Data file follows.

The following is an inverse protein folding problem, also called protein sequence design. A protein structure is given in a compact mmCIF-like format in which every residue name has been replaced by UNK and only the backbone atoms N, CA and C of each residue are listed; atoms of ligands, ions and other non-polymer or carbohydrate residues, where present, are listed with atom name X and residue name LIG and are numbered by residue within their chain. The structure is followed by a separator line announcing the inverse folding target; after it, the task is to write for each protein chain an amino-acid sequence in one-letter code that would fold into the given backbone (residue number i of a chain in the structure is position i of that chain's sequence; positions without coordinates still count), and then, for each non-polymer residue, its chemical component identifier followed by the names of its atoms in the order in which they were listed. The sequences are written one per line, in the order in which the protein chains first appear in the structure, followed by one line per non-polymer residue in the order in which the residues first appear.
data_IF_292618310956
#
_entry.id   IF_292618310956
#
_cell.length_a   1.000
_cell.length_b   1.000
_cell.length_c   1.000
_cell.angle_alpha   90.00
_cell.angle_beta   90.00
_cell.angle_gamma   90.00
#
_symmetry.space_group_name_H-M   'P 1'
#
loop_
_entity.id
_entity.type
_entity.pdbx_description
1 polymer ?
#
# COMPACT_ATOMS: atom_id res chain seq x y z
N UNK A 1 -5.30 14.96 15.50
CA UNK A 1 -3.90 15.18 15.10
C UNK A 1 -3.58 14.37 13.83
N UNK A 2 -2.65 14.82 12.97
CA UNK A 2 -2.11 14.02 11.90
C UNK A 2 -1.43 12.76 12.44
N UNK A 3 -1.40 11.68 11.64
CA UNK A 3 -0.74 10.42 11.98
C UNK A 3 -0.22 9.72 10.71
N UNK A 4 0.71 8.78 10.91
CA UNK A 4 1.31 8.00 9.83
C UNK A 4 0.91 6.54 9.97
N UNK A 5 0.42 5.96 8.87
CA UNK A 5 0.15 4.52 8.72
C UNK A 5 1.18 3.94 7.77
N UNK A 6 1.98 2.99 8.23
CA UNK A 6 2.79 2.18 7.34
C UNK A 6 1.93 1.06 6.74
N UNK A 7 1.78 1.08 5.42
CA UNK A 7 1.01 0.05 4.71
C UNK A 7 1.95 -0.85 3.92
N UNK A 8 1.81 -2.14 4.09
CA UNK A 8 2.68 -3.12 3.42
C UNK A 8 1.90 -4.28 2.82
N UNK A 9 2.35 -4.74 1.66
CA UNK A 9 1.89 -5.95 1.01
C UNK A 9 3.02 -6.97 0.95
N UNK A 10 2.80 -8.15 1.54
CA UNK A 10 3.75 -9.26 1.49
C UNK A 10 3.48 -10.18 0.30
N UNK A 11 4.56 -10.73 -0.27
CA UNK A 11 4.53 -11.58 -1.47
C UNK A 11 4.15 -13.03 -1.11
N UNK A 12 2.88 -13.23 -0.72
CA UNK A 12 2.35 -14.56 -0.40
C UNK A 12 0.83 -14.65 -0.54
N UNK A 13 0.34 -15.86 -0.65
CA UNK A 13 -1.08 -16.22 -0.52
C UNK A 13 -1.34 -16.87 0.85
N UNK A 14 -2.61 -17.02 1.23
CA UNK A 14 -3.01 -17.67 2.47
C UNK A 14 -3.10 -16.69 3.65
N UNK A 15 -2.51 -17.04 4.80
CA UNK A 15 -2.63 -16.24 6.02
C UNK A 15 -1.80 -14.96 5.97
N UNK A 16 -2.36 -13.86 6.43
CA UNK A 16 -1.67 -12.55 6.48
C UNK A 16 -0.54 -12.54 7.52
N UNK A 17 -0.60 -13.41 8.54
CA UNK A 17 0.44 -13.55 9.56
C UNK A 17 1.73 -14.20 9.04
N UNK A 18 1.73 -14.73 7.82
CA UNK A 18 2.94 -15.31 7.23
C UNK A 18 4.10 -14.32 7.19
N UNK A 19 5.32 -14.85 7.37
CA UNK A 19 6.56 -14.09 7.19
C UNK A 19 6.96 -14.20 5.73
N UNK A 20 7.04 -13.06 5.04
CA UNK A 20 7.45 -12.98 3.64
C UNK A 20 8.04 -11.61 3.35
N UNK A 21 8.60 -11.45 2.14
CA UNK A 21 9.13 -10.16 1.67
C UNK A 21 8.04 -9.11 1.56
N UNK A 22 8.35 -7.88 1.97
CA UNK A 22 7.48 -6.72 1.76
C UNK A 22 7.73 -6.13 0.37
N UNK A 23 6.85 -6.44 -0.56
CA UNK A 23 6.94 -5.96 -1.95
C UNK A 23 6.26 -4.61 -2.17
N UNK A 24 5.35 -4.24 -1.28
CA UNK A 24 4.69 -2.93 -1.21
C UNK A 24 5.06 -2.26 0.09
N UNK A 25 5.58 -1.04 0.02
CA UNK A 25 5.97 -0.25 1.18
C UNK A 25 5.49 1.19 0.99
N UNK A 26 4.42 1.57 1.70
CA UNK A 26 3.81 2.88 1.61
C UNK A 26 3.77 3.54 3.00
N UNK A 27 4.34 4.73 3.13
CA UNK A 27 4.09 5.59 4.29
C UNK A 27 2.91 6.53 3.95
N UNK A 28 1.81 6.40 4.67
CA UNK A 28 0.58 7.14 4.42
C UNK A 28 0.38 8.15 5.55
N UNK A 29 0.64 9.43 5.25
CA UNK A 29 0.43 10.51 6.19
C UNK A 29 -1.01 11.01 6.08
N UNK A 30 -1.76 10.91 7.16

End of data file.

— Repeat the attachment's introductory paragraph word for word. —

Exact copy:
The following is an inverse protein folding problem, also called protein sequence design. A protein structure is given in a compact mmCIF-like format in which every residue name has been replaced by UNK and only the backbone atoms N, CA and C of each residue are listed; atoms of ligands, ions and other non-polymer or carbohydrate residues, where present, are listed with atom name X and residue name LIG and are numbered by residue within their chain. The structure is followed by a separator line announcing the inverse folding target; after it, the task is to write for each protein chain an amino-acid sequence in one-letter code that would fold into the given backbone (residue number i of a chain in the structure is position i of that chain's sequence; positions without coordinates still count), and then, for each non-polymer residue, its chemical component identifier followed by the names of its atoms in the order in which they were listed. The sequences are written one per line, in the order in which the protein chains first appear in the structure, followed by one line per non-polymer residue in the order in which the residues first appear.